Monday, April 21, 2008

North to Barrow!

I took a short trip to Barrow last week for work. We didn't have much time to poke around and find polar bears, but I did snap a few pics and experience some of the local life. But before I get there - check this's the Yukon River! We flew over it after a quick layover in Fairbanks. This was about the point in the flight where I kept thinking, "This is the farthest north I've this this is...." (There were lots of kids and my ipod died - I got a little bored, and was pretty excited to be on my way to Barrow.) It was about 5 degrees with winds out of the NW. What's NW of Barrow? Nothing but ice!! Those were some cold winds! Here's my "oceanfront" view from my hotel room. That would be 10 miles of ice before you get to open water. Whaling teams were preparing for the spring bowhead hunt and were shuttling supplies to build camps out towards the lead (where the ice opens to water and whales can be harvested). It was trippy to see snowmachines out there on the ocean. It's like frozen jet skiing. By the way, that picture was taken around 10:30PM. Notice where the sun is? On May 10th it will rise above Barrow's horizon and won't set for about three months!

I noticed an oddity worth noting during my short stint. The city's heat is free. So every building is cranked up to about 80 degrees. My hotel room was on the second floor, and as I made my way up the stairs I noticed that the hallway window was wide open. It was -5 degrees that night and the window was open!! Wow. And while we were working, the office windows were opened so that we wouldn't all fall into a heat-induced coma. Yikes. So, should you ever go to Barrow, be sure to bring two layers - short sleeves for inside, and down parkas for outside!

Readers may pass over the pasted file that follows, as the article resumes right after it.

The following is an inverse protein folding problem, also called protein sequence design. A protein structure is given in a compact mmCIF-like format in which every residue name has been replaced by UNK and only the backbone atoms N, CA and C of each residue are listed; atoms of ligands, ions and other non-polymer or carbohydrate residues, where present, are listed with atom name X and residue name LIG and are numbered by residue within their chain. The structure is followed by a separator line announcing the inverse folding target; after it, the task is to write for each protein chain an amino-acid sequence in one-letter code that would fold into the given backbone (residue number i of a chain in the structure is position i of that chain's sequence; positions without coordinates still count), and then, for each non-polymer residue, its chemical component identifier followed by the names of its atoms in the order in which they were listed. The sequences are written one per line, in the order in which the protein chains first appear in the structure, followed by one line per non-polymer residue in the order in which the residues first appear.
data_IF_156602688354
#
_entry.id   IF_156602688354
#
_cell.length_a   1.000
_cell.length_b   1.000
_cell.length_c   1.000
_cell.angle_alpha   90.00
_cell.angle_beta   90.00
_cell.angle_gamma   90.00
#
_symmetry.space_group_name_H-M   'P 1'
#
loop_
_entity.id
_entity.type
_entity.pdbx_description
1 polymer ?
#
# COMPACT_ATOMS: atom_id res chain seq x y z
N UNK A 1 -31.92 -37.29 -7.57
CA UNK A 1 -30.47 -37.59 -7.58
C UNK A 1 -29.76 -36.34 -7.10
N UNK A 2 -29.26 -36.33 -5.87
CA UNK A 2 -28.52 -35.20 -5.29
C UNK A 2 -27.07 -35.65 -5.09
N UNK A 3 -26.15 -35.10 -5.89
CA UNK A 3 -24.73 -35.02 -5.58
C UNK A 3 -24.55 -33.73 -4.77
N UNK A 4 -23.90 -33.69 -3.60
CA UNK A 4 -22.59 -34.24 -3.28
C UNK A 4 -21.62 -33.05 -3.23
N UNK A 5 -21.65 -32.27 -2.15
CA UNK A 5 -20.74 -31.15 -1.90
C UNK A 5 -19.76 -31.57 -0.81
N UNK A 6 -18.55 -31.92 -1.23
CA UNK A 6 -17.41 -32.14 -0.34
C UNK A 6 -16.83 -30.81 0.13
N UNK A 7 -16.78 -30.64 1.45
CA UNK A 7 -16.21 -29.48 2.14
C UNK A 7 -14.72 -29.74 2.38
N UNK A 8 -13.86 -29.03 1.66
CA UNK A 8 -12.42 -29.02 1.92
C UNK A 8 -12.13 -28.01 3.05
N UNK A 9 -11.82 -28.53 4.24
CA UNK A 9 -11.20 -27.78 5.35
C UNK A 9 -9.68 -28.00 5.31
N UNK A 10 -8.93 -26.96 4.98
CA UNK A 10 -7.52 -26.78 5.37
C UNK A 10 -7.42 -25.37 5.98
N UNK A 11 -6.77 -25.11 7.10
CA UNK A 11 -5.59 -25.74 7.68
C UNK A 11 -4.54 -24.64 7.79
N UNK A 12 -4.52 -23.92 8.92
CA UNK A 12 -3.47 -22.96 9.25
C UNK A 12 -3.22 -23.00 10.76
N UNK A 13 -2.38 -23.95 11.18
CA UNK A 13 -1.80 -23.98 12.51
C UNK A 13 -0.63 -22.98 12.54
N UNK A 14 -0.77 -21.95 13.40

I'll leave you with a parting shot of Barrow as we flew away. This is not the city itself - that picture didn't turn out. But this gives you a good idea of what it's like up there - flat, cold and covered in ice/snow. I don't mean to give Barrow a bad rap. My trip was so short that I only scratched the surface of this place. Should I ever make it up there again, I'd like to experience more of the culture. I'd like to try muktuk (whale, sometimes dipped in seal oil!), see polar bears, see a whale harvest/celebration, and visit with the locals.